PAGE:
• 45% to 65% of calories eaten should come from carbohydrates.
  • 20% to 35% of calories eaten should come from fat.
  • 10% to 35% of calories eaten should come from protein*.

The SparkDiet takes a middle-of-the-road approach with these ranges. Our specific breakdown is approximately 50% carbohydrates, 30% fat and 20% protein, all of which fall into the healthy ranges above. *Because our members are striving to meet weight loss goals through calorie restriction, we also recommend a minimum level of protein—at least 60 grams daily for females and 75 grams daily for males. This requirement will help prevent muscle loss and promote feelings of fullness among dieters. Both your Nutrition Tracker and the chart below reflect this recommendation.

Your intake of carbohydrates, fat and protein may be somewhat higher or lower than the SparkDiet recommendations, due to your taste preferences, cooking style, culture, fitness routine, health conditions and day-to-day changes in diet. Does that mean that your intake is bad or dangerous? No! <pagebreak>

Do your best to meet at least the minimum recommendations for calories, carbohydrates, fat and protein as outlined on your Nutrition Tracker. The table below converts these percentages into grams needed each day based on calorie intake:

Nutrient Carbohydrates Fat Protein (Women) Protein (Men)
Healthy Range 45%-65% 20%-35% 10%-35% 10%-35%
1200 calories 135-195 g 27-47 g *60-105 g N/A
1500 calories 169-244 g 33-58 g *60-131 g *75-131 g
1800 calories 203-293 g 40-70 g *60-158 g *75-158 g
2100 calories 236-341 g 47-82 g *60-184 g *75-184 g
2400 calories 270-390 g 53-93 g *60-210 g *75-210 g

Monitor your diet in these ways:

  • Eat a healthy, nutrient-packed diet.
  • Watch your calories daily and try to keep them in your recommended range.
  • Check your carbohydrate, fat and protein intake based on your SparkDiet recommendations. As long as they fall in the healthy range listed on this chart above, you will be meeting your nutrient needs.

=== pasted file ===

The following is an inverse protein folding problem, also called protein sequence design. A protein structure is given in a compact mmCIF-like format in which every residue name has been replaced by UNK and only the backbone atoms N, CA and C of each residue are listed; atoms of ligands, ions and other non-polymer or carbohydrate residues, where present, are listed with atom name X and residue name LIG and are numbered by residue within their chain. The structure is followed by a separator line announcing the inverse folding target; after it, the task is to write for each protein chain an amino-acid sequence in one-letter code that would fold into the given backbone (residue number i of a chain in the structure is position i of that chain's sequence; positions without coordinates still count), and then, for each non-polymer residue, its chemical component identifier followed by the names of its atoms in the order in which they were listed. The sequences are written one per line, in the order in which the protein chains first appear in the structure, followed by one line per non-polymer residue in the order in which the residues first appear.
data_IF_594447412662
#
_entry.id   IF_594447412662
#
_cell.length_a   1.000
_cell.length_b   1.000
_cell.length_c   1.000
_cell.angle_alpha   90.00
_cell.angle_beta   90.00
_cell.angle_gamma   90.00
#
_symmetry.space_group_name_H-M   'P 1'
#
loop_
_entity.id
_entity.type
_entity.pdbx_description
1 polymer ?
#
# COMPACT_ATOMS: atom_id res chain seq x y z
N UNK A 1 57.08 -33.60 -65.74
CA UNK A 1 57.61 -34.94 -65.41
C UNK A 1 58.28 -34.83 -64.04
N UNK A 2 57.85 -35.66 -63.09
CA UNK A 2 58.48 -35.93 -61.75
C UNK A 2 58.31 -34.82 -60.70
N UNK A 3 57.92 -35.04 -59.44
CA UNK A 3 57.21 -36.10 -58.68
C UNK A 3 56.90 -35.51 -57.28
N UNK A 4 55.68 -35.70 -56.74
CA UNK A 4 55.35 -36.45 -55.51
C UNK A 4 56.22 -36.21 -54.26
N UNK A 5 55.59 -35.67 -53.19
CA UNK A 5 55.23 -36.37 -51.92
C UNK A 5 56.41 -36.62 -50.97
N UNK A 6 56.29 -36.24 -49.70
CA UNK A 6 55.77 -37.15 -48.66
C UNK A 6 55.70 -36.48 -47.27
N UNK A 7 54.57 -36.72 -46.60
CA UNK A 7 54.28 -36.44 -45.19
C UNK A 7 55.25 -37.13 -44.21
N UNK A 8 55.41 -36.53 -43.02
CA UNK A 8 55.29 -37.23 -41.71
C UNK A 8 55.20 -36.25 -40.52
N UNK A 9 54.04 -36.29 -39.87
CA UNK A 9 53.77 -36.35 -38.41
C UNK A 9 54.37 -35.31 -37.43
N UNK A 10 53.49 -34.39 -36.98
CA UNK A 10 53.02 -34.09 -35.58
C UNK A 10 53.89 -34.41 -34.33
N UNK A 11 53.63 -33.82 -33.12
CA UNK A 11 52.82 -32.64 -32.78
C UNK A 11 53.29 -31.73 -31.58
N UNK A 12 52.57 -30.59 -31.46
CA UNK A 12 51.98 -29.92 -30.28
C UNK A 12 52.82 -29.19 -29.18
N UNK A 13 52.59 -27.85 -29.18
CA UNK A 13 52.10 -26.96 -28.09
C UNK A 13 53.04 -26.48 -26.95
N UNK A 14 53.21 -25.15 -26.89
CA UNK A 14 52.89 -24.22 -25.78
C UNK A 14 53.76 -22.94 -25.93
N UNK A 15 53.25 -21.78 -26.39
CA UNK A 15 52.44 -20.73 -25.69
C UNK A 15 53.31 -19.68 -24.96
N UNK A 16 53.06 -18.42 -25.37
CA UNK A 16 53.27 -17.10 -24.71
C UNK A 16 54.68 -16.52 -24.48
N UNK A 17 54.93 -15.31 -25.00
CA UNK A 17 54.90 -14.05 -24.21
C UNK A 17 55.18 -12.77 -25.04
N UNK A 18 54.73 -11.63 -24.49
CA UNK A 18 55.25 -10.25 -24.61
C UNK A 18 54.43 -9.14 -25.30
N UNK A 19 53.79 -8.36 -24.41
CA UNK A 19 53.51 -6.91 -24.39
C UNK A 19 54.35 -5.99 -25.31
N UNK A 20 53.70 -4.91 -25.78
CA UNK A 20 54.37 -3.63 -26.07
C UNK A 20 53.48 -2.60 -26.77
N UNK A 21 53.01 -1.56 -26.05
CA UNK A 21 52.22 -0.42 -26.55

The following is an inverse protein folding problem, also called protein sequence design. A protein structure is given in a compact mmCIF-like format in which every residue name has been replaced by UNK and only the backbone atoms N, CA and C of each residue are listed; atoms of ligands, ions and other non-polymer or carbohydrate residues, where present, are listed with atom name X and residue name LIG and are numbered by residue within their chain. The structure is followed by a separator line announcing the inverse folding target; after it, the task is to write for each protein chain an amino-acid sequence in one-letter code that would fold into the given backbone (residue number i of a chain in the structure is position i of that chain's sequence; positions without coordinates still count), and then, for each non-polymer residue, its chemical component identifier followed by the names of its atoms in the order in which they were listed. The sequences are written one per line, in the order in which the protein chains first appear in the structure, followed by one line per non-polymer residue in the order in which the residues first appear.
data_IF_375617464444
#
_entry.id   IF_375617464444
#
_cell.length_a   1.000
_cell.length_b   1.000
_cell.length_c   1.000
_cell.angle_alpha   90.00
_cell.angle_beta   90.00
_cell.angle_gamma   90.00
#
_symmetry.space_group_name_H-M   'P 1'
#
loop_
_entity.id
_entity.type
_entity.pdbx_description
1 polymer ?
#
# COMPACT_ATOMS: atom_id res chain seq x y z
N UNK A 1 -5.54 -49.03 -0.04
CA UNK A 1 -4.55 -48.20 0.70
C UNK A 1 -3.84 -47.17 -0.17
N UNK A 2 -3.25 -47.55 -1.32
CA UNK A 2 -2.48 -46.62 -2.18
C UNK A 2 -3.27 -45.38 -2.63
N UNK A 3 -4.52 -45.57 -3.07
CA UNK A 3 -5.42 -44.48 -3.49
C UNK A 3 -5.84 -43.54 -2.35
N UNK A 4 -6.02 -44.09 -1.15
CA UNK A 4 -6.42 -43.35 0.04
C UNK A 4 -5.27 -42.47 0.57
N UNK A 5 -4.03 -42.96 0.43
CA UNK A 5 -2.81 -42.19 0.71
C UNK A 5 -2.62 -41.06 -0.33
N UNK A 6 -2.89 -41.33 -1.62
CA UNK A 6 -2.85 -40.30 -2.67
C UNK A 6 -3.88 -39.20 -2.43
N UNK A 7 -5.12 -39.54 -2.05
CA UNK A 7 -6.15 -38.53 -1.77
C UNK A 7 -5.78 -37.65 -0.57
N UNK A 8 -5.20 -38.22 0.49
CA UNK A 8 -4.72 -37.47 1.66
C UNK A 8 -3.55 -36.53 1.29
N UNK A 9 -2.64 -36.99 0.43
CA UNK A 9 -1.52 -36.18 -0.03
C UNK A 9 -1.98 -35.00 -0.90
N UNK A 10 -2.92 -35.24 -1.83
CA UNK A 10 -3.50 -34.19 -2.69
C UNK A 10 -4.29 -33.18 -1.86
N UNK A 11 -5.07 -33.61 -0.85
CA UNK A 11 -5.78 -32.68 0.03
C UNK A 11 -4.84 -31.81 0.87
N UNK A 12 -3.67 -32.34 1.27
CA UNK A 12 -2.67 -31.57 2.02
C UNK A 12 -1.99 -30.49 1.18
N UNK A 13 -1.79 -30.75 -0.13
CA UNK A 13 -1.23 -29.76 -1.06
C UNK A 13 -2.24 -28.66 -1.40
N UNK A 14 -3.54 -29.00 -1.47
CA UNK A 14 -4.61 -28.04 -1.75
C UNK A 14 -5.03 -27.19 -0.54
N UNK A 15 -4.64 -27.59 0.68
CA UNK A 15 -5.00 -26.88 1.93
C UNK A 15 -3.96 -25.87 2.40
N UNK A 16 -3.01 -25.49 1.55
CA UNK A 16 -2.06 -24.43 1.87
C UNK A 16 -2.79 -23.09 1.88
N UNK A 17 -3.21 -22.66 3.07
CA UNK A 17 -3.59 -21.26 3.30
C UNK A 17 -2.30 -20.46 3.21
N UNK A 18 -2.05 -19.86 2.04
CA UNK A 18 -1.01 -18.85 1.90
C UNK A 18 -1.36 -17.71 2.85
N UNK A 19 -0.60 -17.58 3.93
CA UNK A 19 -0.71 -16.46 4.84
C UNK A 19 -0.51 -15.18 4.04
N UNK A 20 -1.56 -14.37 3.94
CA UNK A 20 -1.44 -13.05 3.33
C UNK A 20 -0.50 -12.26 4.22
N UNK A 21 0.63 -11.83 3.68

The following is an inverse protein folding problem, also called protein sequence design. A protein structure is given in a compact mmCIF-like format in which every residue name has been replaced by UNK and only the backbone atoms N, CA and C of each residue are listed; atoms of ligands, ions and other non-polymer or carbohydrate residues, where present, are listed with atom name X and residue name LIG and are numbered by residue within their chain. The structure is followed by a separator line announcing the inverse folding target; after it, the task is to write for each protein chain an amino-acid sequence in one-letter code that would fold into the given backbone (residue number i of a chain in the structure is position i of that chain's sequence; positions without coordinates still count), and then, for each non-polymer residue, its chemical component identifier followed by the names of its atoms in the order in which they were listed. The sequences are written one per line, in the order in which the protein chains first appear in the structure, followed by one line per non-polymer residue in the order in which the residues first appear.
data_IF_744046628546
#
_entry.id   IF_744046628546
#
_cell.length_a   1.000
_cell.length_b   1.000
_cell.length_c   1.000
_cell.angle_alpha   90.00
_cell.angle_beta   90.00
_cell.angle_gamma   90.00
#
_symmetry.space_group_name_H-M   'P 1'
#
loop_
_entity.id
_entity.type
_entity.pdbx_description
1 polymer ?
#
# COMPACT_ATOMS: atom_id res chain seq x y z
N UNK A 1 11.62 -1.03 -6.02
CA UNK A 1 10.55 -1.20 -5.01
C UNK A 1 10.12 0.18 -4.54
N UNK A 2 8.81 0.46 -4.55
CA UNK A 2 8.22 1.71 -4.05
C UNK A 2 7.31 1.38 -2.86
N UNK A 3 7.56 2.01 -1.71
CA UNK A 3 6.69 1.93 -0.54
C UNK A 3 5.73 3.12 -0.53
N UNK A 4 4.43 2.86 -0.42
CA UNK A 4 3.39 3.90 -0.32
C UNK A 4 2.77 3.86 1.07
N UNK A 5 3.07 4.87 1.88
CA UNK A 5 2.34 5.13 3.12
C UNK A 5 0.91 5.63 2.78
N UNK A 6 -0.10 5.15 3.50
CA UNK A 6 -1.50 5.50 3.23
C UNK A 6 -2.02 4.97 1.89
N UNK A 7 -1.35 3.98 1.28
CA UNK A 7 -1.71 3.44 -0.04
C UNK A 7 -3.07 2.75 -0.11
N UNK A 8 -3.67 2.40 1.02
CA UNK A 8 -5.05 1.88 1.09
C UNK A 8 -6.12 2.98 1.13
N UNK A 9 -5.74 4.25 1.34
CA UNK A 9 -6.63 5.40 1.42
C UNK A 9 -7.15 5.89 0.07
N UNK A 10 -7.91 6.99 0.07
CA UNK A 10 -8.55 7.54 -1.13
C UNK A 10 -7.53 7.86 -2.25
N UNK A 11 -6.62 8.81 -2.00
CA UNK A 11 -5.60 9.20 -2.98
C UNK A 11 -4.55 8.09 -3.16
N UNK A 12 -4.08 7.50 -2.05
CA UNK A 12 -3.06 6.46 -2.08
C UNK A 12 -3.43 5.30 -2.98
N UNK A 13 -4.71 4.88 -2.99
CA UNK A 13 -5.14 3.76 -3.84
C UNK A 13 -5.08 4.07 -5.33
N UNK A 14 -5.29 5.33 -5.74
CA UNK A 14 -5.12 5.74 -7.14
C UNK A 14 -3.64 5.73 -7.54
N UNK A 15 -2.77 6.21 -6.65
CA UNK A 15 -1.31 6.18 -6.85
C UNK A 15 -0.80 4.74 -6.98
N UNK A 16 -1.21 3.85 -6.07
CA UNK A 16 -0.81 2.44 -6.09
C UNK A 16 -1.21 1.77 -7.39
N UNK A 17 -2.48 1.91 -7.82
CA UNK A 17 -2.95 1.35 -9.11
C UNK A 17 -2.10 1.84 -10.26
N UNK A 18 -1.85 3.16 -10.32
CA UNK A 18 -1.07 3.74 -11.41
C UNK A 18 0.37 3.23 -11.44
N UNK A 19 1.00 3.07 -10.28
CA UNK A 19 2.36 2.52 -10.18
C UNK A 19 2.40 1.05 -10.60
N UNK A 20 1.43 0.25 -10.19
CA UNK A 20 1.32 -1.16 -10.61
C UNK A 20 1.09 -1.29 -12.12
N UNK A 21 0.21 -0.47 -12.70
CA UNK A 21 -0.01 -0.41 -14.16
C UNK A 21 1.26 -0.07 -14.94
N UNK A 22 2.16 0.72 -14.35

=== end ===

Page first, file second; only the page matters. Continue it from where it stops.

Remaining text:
• Choose whole grain carbohydrates like brown rice, whole wheat bread and pasta, oats, and avoid refined carbohydrates like white rice and white bread.
  • Choose heart-healthy fats and avoid trans fats found in processed foods.
  • Choose high-quality protein sources such as lean meats and plant-based proteins instead of fattier cuts of meat.

Original Post on SparkPeople.com

The Truth About Juicing and Health

To Juice or Not to Juice;That is the Question
  — By Becky Hand, Licensed and Registered Dietitian
A couple decades ago, juicing was something that only overzealously health-conscious people did.  You just knew someone was into healthy living if he or she owned a juicer or drank fresh juice regularly. Today, it’s much more popular. People are juicing to lose weight, to cleanse and to consume more nutrients. Juicers are popular sold not only via infomercials but can easily be found in department stores. Juice bars have popped up not just in hip California neighborhoods but even in the Midwest.

In the SparkPeople Community, we get questions about juicing all the time. Should I be juicing?  Will juicing improve my health?  Does juicing help with weight loss?  While you may be looking for a quick answer, it isn’t that simple.  Like many things in nutrition and weight loss, there is not a one-size-fits-all answer to the topic of juicing.  Read on to find out if juicing can benefit you and your goals.

What Exactly Is Juicing, Anyway?
Juicing is the process of extracting the juice from fresh fruits and vegetables.  A small kitchen appliance known as a juicer is used to extract the juice, and these can range in price from $50-$500. Drinking the juice of fruits and vegetables means consuming their water and much of their vitamin and mineral content; however, the pulp, or fiber, which also has many health benefits, is removed. (Note: Some high-powered juicers do retain most of the pulp in the juice, thus resulting in a thicker juice.)

There are a few main types of juicers out on the market today:

”Fast” Juicers